Editor’s Note: This review covers the initially-available Chapter 1: The Dream of Esther only.
When is an RPG Maker game not an RPG Maker game? When it’s The Fall of Gods, of course! Like SRRN’s iOS RPG Ash, The Fall of Gods employs its own proprietary game engine (called Geex in this case) but licenses RPG Maker’s assets. The end result is a game that looks like an RPG Maker game, but doesn’t feel like one. Licensed graphical confusion aside, The Fall of Gods Chapter 1: The Dream of Esther is a $10 action RPG that could have been decent, but ultimately falls short.
We’re always told not to judge a book by its cover, but it’s difficult in this game’s case. Looking at the screenshots, I saw yet another RPG Maker game. Sure, some of the sprites and tilesets were gussied up from their stock forms and there were hints of original art direction, but The Fall of Gods still looks like an RPG Maker game – and not a particularly stunning one, save for the lovely hand-drawn artwork presented during the game’s introduction.
Since the game uses its own proprietary engine, I would have liked to see more original graphics and artwork to really give that first impression that this is its own original entity and not another “me-too” game in the supersaturated RPG Maker market. If that wasn’t an option, I would have liked to see the RPG Maker ingredients utilized in more stylish and effective ways; like that one girl in the neighborhood who can take a nondescript, plain black T-shirt and transform it into a one-of-a-kind garment.
The music is also a mixture of stock and original pieces. There are some respectable original compositions throughout the game, but there are also a fair number of stock RPG Maker tracks, albeit mildly arranged versions of those stock tracks. Although those tracks are appropriately chosen for their intended scenes, I’ve heard them all already. I would have liked to hear original music in the entirety of the game’s soundtrack, or more heavily remixed arrangements of the stock pieces to give them a flavor all their own.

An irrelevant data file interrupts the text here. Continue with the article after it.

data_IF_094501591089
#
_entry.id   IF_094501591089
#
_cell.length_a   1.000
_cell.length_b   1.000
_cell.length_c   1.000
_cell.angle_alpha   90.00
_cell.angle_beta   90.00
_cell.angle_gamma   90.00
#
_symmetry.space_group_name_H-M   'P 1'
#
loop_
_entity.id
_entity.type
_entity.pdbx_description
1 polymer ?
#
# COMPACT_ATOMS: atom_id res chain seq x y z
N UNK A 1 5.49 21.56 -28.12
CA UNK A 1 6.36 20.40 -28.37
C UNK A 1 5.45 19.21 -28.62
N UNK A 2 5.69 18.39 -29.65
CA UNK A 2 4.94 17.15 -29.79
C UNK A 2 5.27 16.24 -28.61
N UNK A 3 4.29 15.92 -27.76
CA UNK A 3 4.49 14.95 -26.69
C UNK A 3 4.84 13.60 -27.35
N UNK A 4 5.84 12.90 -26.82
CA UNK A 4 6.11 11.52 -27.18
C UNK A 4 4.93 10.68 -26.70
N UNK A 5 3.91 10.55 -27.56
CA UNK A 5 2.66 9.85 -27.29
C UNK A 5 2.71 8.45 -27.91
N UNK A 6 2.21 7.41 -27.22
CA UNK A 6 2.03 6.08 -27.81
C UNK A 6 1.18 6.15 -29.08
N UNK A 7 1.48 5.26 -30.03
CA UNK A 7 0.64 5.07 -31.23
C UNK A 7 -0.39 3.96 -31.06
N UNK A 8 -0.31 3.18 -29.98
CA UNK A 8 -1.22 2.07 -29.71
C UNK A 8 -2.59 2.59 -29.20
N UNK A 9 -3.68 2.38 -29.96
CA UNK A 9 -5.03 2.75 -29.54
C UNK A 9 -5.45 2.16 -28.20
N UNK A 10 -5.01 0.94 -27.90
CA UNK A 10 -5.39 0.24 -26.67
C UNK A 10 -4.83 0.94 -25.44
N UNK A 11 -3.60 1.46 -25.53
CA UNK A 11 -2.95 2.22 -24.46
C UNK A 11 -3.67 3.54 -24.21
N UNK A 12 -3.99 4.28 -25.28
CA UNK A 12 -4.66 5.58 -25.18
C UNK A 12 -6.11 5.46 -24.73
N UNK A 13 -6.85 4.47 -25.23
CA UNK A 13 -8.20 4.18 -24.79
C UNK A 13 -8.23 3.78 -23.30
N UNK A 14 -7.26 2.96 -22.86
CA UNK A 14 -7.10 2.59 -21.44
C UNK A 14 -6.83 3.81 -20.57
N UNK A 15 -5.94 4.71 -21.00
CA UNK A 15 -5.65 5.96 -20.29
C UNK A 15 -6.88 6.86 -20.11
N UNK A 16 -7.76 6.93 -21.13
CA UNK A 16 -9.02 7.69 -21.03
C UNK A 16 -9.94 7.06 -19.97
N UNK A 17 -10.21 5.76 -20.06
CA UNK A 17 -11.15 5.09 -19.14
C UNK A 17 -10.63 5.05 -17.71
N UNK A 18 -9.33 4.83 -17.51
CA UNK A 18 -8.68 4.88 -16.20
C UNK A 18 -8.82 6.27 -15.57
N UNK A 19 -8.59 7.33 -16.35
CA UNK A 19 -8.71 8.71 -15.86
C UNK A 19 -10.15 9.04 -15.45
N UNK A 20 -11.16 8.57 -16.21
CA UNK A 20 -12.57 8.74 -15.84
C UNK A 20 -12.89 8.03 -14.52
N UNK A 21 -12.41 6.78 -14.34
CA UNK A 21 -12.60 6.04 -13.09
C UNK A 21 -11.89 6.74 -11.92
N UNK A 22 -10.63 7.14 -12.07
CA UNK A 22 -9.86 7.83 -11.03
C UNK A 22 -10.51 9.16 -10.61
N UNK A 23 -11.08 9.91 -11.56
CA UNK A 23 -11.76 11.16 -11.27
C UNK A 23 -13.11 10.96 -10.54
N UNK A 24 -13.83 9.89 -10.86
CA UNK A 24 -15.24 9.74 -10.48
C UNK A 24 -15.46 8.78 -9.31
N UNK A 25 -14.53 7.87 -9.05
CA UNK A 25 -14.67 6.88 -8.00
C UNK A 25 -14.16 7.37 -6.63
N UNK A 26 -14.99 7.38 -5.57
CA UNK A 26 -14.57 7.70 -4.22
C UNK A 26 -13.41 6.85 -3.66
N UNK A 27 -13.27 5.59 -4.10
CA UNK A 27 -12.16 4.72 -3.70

I could maybe overlook the ordinary aesthetics if the game’s plot was punchy. Unfortunately, the game has a lackadaisical plot that does little to remedy my declining first impression. The pretty pictures in the introduction do little to mask the trite backstory of: gods create a balanced world, one god creates humans, humans screw everything up, war ensues, gods call it quits, and the world suffers. However, that backstory sequence contains the lion’s share of the writing, and the in-game plot doesn’t get any better. When the game starts, a boy finds a grave marker in the woods, the spirit of a goddess emerges to tell the boy his ancestor was some dude especially anointed by her, and now he has to find a bunch of artifacts to save the world. There is a little more to the plot, but it remains pretty bare-bones and any twists or turns therein have been seen a million times before and can be predicted from a mile away.
I can live with generic RPG plots like that, provided there are cool characters and snappy dialogue. Unfortunately, the people, places, and adventures surrounding this game’s hero are equally colorless, thanks to the lackluster writing. When I’m playing an action-RPG, I want a cool main character, not some generic cardboard cutout that’s so forgettable I can’t even remember his name. I don’t mind a plain looking protagonist, but he needs a vibrant personality to offset that appearance! The protagonist is supposed to be the face of the game, after all, and the boy in The Fall of Gods is not an effective face. The poor writing also fails to convey any sense of urgency to save the world or give any sense of importance to retrieving the McGuffin. I was left very apathetic toward the world, the characters, and the quest – a death knell for any RPG.